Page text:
E-Courts Mission Mode ProjectEdit

The E-courts project was established in the year 2005.[23] According to the project, all the courts including taluk courts will get computerised. As per the project in 2008, all the District courts were initialised under the project. In 2010, all the District court were computerised. The entry of back log case has started. The IT department had one system officer and two system assistants in each court. They initiated the services in the Supreme Court in June 2011. The case lists and the judgements of most district courts are available in http://lobis.nic.inin is used to connect all High Courts and Supreme Court judgements and cause list. These websites are updated daily by a technical team. Now the establishment work is going on taluk courts.
The project also includes producing witnesses through video conferencing. Filing cases, proceedings, and all other details will be in computers. Each district court contains 1 system officer and 2 system assistants. This technical manpower is involved in training the staff, updating web sites.[citation needed]
Establishment of e-courts in India is in infancy stage.[24] Till the month of August 2014 we are still waiting for the establishment of first e-court of India.[25]

Judicial Service CentreEdit

This is a part of e-court project. The judicial service centres are available in all court campus. The Public as well as the advocates can walk in directly and ask for the case status, stage and next hearing dates. This service is provided for free.[citation needed]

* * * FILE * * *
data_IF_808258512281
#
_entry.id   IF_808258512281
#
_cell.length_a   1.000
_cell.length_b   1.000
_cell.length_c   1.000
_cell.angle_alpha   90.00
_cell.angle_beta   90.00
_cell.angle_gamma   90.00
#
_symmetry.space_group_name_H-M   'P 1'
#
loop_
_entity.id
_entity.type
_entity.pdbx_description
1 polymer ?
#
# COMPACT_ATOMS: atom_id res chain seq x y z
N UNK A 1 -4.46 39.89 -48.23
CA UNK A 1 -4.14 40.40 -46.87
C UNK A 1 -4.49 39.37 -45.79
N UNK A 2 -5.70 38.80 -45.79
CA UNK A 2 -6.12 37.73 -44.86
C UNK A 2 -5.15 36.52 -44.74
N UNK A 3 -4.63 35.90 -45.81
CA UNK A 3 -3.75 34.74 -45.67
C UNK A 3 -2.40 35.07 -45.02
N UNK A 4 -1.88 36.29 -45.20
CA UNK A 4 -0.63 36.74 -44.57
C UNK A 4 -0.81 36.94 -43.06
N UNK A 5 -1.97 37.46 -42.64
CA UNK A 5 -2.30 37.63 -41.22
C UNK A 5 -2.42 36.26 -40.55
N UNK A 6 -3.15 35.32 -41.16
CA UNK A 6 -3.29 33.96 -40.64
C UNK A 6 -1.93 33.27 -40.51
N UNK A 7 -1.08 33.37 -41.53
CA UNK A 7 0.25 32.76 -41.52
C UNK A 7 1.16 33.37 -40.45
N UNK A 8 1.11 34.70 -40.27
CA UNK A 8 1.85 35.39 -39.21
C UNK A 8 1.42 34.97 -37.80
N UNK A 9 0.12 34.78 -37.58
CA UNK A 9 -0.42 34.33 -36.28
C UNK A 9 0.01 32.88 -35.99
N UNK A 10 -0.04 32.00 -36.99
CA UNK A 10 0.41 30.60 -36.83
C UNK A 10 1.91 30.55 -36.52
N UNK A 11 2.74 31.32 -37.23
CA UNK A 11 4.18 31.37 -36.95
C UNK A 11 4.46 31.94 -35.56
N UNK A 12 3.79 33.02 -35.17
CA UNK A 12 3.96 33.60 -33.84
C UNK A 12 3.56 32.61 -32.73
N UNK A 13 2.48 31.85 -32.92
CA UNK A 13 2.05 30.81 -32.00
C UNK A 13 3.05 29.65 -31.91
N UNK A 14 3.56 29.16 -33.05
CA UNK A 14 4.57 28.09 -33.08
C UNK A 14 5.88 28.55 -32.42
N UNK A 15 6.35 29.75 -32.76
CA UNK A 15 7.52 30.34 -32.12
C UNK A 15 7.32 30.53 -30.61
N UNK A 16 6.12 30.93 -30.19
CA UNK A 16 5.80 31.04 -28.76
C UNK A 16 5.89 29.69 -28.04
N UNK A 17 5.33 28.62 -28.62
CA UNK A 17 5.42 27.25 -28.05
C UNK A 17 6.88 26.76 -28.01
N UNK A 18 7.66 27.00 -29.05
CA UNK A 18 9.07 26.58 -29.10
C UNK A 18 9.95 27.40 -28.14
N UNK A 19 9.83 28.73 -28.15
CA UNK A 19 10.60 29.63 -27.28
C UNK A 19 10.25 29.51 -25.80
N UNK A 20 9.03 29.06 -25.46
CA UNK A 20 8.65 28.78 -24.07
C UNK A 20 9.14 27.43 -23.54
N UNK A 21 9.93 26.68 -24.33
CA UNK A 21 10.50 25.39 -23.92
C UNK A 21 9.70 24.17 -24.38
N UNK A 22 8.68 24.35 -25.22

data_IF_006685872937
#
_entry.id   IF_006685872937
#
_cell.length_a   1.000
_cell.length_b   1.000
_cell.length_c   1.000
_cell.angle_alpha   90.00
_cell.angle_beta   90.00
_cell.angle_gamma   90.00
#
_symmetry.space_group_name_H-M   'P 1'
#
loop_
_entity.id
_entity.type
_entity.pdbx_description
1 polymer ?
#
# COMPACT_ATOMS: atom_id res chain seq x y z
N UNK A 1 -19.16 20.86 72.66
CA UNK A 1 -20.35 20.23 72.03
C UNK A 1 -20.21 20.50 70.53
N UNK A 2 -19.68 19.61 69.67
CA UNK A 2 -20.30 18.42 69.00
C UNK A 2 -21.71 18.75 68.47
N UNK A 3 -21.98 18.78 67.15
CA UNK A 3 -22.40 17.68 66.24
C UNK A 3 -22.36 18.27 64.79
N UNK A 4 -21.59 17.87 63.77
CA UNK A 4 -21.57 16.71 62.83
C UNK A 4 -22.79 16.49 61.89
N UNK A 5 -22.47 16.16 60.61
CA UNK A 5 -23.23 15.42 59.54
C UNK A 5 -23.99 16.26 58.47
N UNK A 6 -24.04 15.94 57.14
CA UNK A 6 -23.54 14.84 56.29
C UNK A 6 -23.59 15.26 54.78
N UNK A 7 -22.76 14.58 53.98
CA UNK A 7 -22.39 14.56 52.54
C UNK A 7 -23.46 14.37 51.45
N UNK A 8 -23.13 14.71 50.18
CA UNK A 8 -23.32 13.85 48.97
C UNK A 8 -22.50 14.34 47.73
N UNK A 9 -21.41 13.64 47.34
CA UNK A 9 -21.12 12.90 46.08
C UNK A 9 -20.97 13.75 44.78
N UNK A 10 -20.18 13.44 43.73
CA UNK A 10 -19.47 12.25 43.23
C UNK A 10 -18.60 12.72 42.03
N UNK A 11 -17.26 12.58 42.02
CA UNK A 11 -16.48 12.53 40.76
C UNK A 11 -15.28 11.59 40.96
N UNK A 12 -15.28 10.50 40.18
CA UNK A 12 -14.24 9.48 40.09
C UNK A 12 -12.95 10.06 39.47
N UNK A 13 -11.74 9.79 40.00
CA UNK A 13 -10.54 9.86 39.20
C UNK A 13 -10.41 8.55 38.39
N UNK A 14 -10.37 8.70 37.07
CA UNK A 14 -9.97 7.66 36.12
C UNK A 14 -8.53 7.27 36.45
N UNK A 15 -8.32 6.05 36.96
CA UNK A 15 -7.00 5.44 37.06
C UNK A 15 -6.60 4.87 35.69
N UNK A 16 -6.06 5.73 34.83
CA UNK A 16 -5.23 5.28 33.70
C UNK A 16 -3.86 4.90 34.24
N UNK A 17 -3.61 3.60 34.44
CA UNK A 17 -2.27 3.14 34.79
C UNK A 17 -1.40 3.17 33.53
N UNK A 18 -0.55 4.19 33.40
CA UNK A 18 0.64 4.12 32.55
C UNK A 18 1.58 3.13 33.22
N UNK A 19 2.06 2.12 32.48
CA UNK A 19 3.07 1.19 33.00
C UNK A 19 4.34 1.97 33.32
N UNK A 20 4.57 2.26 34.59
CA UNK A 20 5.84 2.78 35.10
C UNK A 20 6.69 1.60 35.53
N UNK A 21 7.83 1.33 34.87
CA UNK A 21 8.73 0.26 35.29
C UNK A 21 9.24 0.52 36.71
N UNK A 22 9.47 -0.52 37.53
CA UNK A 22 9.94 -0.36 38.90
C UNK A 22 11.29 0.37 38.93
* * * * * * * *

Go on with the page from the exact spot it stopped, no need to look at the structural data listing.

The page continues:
Jury trialEdit

The first jury trial decided by an English jury in India happened in Madras (today Chennai) in 1665, for which Ascentia Dawes (probably a British woman) was charged by a grand jury with the murder of her slave girl, and a petty jury, with six Englishmen and six Portuguese, found her not guilty.[6] With the development of the East India Company empire in India, the jury system was implemented inside a dual system of courts: In Presidency Towns (Calcutta, Madras, Bombay), there were Crown Courts and in criminal cases juries had to judge British and European people (as a privilege) and in some cases Indian people; and in the territories outside the Presidency Towns (called "moffussil"), there were Company Courts (composed with Company officials) without jury to judge most of the cases implying indigenous people.[6]
After the Crown Government of India (Raj) adopted the Indian Penal Code (1860) and the Indian Code of Criminal Procedure (1861, amended in 1872, 1882, 1898), the criminal jury was obligatory only in the High Courts of the Presidency Towns; elsewhere, it was optional and rarely used.[6] According sections 274 and 275 of the Code of Criminal Procedure, the jury was composed from 3 (for smaller offences judged in session courts) to 9 (for severe offences judges in High Courts) men; and when the accused were European or American, at least half of the jurors had to be European or American men.[6]
The jury found no place in the 1950 Indian Constitution, and it was ignored in many Indian states.[6] The Law Commission recommended its abolition in 1958 in its 14th Report.[6] Jury trials were abolished in India by a very discrete process during the 1960s, finishing with the 1973 Code of Criminal Procedure, which is still in force today.[6]
It has been argued that the 8:1 acquittal of Kawas Nanavati in K. M. Nanavati vs. State of Maharashtra, which was overturned by higher courts on the grounds that the jury was misled by the presiding judge and were susceptible to media and public influence, was the reason. A study by Elisabeth Kolsky argues that many "perverse verdicts" were delivered by white juries in trial of "European British subjects" charged with murder, assault, confinement of Indians.[6]